If you think Kerala has the best indicators when it comes to nutritional status among children, it’s time to think again. Move over Kerala, Mizoram is here.
A new report that mapped five major indicators of child malnutrition such as stunting, underweight, wasting, low birth weight and anaemia in India Lok Sabha constituency-wise had seen Mizoram Lok Sabha constituency, currently represented by a Congress MP, emerging as a surprise winner. Barring the category of stunting, Mizoram ranked among the first five adorning the pole position in low birth weight.
The percentage of low birth weight babies (weighing less than 2.5 kg at birth) in Mizoram was just 4 per cent whereas in Mandsaur in Madhya Pradesh, which ranked the poorest, one out of three babies had low birth weight. Significantly, none of the 20 Parliamentary constituencies in Kerala, famed for its otherwise-enviable health record, did not figure in the top-20 list. Interestingly, first five top slots were taken by constituencies from the North-eastern States in this category.
The first-ever report that tracked the performance of 543 Indian Parliamentary constituencies in tackling child malnutrition was released on Wednesday. The data — prepared by a team of public health experts from Harvard University with the support of Tata Trusts — came from the 2016 National Family Health Survey.
The report was conceptualised and prepared a team of researchers led by S V Subramanian, professor of population health and geography at Harvard University. It is meant to “foster comparisons and conversations among the Members of Parliament to promote governance and action on dismantling barriers to health and health equity.”
The idea behind the publication is to show where does each Parliamentary constituency stand in nutritional indicators. Such data currently doesn’t exist at constituency level, the unit of significant political discourse and action, said Subramanian unveiling the report at a meeting organised by Asian Venture Philanthropy Network, a network of 500 of social investors and philanthropists from 32 different countries.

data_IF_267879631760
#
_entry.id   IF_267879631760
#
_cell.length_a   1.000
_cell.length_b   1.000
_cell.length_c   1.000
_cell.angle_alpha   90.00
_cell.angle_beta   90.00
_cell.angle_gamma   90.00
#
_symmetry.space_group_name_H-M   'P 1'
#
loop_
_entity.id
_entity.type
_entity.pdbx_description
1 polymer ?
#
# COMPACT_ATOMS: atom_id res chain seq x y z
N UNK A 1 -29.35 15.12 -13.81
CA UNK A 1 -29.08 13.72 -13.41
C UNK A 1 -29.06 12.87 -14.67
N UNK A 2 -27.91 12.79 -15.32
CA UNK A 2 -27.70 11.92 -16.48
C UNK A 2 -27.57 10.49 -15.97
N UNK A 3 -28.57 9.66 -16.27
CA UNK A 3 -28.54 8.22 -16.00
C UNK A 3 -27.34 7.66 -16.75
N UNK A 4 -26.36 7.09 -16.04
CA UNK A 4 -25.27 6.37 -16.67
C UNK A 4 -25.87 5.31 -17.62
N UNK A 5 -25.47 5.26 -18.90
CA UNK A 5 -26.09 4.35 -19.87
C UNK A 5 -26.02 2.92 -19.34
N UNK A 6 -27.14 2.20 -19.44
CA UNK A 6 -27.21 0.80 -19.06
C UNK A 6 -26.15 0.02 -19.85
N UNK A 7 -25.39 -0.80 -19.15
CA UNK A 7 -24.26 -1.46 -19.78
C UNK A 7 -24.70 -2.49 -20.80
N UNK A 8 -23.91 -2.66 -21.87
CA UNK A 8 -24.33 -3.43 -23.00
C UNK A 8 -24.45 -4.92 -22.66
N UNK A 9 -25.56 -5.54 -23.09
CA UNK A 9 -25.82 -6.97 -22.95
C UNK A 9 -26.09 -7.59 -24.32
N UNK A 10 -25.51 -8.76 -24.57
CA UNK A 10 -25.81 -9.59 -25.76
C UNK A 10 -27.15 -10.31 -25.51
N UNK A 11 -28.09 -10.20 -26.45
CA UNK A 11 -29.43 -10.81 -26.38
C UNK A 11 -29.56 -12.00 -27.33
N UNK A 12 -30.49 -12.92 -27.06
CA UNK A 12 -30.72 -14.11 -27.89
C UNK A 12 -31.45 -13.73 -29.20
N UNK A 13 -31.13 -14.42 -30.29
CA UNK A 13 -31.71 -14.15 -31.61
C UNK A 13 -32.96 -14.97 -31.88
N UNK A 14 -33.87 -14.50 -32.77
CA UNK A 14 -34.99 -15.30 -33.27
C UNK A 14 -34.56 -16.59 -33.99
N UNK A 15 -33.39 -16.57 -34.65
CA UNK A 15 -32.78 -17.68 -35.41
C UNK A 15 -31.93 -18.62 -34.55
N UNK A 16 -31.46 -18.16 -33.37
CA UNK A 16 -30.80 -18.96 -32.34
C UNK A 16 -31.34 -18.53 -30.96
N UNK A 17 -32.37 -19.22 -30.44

On the other hand, Kerala constituencies crowded out those from other States, particularly in three indices — stunting, underweight and anaemia. While in the case of stunting — a measure of linear growth retardation and cumulative growth deficits — 15 constituencies from Kerala cornered 15 of 20 top ranks.
While Kerala’s Kollam constituency topped with 15 per cent, Bahraich in Uttar Pradesh came last with 64 per cent born there found to be short for their age. On underweight index, 12 among 20 top slots were taken by Kerala constituencies, while in anaemia ranking one third of the top 20 positions went to Kerala.
While only 11 per cent children from Anantnag in Jammu & Kashmir reported underweight, it as high as 61 per cent in Singhbhum constituency in Jharkhand, which occupied the last position. Kollam also reported best performance in tackling anaemia (18 per cent) whereas Dadra & Nagar Haveli constituency was the worst performer with 84 per cent anaemic children.
Wasting is another indicator where constituencies from North-eastern States and J&K did well compared with other States. While only 6 per cent in Inner Manipur were found to have the condition of wasting — a state of being acutely undernourished — it was as high as 40 per cent in Jhamshedpur in Jharkhand.
Significantly, Varanasi, the Parliamentary constituency of Prime Minister Narendra Modi, was found to be falling below the national average in almost all nutritional parameters.